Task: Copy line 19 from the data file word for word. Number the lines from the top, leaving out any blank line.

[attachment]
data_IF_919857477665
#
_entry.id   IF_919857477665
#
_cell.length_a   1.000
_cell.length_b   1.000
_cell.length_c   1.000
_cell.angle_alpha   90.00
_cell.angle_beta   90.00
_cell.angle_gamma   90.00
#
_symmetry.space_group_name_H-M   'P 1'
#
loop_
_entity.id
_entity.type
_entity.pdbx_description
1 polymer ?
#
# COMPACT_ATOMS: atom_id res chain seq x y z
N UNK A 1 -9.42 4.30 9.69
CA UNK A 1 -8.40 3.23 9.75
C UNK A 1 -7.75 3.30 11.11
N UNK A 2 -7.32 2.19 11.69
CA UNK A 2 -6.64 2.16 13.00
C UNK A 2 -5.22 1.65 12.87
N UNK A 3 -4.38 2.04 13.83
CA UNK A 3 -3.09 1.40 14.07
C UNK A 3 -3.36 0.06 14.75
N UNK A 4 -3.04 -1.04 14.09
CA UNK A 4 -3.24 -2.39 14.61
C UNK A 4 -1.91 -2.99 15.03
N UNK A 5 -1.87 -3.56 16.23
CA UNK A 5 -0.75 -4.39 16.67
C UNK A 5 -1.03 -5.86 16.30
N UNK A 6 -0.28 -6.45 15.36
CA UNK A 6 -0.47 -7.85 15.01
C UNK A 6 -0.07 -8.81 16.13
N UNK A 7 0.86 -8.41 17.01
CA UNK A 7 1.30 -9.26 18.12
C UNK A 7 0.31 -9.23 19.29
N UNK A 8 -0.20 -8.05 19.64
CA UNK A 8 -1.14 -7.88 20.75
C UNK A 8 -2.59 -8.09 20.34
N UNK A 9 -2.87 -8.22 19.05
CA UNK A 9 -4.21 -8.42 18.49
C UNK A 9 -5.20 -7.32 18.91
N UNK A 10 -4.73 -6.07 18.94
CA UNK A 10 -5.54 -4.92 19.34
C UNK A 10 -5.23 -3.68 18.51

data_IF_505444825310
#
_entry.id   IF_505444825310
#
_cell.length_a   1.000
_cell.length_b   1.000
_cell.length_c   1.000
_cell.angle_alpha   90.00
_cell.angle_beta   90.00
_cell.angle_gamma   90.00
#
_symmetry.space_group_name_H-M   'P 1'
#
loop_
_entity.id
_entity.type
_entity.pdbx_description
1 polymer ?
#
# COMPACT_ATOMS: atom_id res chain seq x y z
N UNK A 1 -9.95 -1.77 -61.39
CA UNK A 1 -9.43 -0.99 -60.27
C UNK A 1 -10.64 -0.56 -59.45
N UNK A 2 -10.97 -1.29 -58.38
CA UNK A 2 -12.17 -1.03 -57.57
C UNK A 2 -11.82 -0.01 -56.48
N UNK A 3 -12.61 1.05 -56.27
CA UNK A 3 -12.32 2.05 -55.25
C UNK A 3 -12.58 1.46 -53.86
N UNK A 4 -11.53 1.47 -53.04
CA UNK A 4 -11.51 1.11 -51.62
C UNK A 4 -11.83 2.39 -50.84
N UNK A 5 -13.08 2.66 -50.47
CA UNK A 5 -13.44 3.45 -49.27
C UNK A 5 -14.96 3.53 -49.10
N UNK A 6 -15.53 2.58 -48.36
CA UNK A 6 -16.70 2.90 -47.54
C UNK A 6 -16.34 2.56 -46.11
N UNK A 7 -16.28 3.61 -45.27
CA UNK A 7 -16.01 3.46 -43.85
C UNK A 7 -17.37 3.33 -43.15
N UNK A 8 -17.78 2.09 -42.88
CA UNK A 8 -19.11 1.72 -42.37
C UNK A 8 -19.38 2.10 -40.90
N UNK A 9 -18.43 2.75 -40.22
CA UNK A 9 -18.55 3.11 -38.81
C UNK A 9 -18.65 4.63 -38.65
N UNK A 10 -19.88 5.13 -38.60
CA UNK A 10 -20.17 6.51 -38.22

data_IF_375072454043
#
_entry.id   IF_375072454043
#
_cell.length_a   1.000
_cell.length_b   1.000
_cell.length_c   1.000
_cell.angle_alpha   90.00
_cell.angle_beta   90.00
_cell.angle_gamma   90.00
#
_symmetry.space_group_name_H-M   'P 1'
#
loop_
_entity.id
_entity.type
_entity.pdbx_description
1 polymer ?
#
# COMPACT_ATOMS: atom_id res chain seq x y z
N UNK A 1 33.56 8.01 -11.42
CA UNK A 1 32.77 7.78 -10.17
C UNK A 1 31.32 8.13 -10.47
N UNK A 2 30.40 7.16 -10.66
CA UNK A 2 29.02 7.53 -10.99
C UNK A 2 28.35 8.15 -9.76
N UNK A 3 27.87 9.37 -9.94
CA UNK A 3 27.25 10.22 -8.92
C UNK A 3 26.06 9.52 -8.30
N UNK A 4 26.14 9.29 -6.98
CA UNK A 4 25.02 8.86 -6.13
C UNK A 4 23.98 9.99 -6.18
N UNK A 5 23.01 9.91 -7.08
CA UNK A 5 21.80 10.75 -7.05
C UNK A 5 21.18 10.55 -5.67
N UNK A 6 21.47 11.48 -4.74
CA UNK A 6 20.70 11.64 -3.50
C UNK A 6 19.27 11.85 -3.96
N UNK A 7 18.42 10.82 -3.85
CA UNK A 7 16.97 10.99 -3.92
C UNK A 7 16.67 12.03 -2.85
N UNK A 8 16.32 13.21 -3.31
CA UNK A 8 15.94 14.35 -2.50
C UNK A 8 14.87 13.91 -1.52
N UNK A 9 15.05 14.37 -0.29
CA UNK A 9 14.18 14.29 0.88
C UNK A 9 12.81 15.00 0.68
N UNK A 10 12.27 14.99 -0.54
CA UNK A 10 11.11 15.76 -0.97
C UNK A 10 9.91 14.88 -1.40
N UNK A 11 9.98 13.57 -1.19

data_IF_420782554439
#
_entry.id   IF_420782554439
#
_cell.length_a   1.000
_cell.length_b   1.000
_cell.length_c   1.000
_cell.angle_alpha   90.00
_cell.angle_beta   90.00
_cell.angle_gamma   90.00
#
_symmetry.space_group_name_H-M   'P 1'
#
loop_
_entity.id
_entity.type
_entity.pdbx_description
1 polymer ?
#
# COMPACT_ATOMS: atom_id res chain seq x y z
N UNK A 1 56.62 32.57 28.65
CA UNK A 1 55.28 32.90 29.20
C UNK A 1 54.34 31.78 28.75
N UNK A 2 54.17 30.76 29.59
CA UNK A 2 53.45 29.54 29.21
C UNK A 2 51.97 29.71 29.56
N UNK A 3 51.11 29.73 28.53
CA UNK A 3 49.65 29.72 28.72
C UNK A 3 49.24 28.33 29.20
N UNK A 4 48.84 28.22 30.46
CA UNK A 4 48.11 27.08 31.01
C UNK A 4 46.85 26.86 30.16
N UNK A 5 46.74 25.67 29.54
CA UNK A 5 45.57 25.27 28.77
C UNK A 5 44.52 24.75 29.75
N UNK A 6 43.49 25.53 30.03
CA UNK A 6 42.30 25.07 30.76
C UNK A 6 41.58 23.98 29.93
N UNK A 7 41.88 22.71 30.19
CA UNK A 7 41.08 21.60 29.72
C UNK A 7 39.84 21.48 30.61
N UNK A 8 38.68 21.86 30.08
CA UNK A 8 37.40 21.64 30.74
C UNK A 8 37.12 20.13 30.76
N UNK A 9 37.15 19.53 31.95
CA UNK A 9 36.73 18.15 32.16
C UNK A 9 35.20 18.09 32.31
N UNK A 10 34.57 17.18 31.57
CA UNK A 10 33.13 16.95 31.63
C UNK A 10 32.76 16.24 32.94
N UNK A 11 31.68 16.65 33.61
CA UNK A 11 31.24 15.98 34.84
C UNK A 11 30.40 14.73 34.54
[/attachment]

#